Mango

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Mango is a fruit which is indigenous to the Indian subcontinent,[1] belonging to the genus Mangifera, consisting of numerous species of tropical fruiting trees in the flowering plant family Anacardiaceae. While other Mangifera species (e.g. Horse Mango, M. foetida) are also grown on a more localized basis, Mangifera indica – the Common Mango or Indian Mango – is the only mango tree commonly cultivated in many tropical and subtropical regions, and its fruit is distributed essentially world-wide.

In several cultures, its fruit and leaves are ritually used as floral decorations at weddings, public celebrations and religious ceremonies.

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Etymology

The English word mango probably originated from the Tamil word "maangai" (மாங்காய்), then via Malayalam to Portuguese as manga.[2][3] The word's first recorded attestation in a European language was a text by Ludovico di Varthema in Italian in 1510, as Manga; the first recorded occurrences in languages such as French and post-classical Latin appear to be translations from this Italian text. The origin of the -o ending in English is unclear.[2]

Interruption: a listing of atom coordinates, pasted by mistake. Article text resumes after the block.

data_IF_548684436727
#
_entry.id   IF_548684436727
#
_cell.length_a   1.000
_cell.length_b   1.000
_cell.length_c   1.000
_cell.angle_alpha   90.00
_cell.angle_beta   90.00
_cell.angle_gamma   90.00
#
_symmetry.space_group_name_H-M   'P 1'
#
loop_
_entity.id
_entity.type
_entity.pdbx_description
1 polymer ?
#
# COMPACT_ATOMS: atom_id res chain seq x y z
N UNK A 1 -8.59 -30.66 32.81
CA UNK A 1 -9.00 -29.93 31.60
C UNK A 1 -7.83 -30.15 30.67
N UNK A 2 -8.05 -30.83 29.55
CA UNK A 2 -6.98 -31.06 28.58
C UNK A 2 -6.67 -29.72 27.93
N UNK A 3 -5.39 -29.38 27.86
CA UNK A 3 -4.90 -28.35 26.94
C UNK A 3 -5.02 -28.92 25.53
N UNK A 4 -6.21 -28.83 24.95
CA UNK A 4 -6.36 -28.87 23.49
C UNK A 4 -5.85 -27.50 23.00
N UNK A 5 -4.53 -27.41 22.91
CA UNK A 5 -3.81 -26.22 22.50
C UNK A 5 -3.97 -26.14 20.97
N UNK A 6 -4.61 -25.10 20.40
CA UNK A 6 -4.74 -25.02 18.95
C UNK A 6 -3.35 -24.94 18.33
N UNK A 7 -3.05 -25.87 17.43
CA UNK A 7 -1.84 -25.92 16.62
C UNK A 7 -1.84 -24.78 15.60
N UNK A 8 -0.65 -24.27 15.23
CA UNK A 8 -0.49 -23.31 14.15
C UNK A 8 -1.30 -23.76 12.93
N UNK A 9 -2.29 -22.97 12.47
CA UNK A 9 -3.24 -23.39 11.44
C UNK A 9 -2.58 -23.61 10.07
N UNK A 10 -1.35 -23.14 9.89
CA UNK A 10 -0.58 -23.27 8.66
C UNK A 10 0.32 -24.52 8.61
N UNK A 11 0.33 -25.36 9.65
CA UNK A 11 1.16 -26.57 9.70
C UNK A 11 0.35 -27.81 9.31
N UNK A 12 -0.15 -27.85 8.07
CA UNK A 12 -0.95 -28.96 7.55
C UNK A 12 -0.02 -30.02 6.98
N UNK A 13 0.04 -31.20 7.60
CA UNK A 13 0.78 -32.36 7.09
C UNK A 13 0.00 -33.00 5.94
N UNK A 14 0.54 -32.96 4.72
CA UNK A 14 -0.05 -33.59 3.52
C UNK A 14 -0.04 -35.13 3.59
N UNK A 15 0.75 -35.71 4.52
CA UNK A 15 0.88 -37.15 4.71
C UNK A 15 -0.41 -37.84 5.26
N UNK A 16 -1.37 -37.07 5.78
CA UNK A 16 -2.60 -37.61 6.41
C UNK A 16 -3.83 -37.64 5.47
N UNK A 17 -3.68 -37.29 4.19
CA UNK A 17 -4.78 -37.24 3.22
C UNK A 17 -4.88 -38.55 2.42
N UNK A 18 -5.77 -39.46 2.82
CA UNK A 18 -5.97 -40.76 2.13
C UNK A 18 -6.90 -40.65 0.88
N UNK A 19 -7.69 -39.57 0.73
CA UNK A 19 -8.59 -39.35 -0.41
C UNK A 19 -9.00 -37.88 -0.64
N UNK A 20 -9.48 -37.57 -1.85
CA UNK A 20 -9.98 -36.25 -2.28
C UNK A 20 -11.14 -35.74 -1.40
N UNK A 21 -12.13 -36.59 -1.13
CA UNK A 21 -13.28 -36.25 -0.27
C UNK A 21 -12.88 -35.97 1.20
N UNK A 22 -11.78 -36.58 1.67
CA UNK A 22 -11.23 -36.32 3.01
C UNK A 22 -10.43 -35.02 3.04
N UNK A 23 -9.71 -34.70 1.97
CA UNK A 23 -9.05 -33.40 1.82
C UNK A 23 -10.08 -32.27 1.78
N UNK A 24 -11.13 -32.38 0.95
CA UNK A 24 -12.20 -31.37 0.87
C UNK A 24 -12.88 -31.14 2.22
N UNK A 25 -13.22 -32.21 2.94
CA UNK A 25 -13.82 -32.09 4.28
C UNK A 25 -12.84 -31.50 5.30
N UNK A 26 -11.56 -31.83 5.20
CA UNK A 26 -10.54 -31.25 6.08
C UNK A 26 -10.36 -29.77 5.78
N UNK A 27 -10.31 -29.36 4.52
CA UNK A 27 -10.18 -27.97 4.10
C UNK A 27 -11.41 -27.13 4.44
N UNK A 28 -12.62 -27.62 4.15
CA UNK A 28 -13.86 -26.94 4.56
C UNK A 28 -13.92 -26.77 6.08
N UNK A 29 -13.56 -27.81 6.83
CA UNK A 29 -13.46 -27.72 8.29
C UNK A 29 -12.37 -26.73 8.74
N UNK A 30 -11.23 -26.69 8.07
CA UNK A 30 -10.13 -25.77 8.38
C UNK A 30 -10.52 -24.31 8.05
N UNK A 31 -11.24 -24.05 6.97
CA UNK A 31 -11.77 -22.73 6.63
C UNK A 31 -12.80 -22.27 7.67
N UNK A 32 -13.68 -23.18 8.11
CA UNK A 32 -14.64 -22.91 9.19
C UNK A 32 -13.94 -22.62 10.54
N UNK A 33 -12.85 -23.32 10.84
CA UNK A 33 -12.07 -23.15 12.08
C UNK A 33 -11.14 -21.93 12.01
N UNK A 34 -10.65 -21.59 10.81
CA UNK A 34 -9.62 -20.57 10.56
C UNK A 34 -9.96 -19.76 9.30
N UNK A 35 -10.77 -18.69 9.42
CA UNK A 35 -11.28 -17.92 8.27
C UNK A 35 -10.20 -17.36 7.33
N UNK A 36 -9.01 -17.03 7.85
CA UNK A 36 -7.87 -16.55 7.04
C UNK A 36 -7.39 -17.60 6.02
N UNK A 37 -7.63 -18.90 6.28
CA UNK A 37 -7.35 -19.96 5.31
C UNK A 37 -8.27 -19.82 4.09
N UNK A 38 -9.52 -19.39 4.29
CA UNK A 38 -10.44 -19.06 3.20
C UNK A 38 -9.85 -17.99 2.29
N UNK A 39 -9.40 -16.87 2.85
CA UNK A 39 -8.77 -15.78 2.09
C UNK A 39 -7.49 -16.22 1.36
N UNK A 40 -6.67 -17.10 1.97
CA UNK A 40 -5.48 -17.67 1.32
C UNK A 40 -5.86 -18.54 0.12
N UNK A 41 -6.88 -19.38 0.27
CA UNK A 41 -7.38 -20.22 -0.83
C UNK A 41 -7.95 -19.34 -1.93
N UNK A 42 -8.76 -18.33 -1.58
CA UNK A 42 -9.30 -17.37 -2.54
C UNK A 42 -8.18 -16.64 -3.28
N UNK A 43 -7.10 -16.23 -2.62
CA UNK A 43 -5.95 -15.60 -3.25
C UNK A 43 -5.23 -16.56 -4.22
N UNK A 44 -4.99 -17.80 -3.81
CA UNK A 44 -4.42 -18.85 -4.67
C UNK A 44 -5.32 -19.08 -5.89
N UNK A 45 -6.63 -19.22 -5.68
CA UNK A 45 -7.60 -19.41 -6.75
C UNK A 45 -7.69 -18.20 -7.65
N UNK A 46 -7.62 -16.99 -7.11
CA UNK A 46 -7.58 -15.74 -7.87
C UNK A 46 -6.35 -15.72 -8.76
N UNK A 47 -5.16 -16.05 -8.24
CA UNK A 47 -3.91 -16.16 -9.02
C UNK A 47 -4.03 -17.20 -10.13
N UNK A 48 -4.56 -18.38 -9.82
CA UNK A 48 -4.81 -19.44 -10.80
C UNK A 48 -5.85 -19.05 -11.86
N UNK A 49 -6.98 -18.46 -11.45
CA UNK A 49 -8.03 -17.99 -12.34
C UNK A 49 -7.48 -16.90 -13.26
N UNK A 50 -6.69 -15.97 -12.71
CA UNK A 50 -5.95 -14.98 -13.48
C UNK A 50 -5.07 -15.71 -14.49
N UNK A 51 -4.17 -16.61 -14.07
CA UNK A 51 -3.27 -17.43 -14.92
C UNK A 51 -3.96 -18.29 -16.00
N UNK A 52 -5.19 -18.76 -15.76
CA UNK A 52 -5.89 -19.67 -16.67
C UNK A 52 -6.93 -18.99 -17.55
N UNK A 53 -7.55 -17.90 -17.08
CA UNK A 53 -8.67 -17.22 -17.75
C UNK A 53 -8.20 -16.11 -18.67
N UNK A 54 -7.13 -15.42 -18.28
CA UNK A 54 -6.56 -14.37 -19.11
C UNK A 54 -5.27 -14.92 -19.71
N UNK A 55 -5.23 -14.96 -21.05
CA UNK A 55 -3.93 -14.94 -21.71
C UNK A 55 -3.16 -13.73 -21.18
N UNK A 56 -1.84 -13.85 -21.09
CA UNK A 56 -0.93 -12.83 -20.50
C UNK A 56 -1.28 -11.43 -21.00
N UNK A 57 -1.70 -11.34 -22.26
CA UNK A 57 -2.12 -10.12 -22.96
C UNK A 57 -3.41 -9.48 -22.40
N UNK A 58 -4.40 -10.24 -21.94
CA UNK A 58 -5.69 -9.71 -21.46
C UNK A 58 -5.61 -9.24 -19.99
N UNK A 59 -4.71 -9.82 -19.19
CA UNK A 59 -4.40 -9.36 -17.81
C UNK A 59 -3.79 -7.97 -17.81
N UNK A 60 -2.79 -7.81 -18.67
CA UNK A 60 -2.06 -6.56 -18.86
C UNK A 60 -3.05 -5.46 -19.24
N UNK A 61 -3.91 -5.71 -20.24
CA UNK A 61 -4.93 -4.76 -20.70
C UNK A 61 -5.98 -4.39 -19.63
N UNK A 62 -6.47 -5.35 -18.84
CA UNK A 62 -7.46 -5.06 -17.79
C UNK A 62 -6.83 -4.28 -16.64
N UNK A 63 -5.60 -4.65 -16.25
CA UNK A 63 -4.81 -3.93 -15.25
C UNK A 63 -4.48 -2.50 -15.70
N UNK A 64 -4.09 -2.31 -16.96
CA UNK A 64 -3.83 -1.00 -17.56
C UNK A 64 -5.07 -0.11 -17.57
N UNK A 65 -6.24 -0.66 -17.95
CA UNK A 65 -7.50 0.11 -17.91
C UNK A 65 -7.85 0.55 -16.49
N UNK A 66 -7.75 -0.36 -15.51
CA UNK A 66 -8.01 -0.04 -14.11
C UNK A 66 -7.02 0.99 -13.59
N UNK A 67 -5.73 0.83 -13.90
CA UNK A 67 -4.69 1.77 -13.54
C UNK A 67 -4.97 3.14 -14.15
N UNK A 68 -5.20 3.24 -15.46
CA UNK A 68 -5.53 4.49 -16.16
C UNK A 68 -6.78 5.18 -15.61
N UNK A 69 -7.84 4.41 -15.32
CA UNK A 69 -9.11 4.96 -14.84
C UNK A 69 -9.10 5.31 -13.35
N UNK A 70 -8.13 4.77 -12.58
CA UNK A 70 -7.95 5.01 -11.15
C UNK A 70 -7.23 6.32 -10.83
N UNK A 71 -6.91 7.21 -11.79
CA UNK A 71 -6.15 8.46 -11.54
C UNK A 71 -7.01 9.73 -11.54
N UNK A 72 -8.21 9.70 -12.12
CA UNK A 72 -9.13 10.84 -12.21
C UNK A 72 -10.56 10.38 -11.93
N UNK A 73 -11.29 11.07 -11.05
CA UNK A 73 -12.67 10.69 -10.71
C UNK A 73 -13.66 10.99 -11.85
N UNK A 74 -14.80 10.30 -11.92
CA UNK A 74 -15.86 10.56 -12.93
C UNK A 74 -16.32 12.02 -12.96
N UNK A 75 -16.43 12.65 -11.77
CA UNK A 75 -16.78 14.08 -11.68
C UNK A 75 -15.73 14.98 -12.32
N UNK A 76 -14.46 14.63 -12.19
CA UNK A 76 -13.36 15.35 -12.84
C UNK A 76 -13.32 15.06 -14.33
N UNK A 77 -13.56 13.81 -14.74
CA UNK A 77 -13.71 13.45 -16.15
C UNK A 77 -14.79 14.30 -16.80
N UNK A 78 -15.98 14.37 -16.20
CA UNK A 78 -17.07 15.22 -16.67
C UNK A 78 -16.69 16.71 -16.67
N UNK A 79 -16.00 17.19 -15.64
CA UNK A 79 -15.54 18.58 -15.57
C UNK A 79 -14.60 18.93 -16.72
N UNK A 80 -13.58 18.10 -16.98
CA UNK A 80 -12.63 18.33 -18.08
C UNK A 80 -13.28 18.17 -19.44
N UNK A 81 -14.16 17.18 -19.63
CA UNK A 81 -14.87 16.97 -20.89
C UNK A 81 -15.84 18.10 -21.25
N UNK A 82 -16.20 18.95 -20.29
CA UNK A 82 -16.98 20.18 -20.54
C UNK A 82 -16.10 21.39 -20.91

When mangoes were first imported to the American colonies in the 17th century, they had to be pickled due to lack of refrigeration. Other fruits were also pickled and came to be called "mangoes" (especially bell peppers), and by the 18th century, the word "mango" became a verb meaning to pickle".[4]

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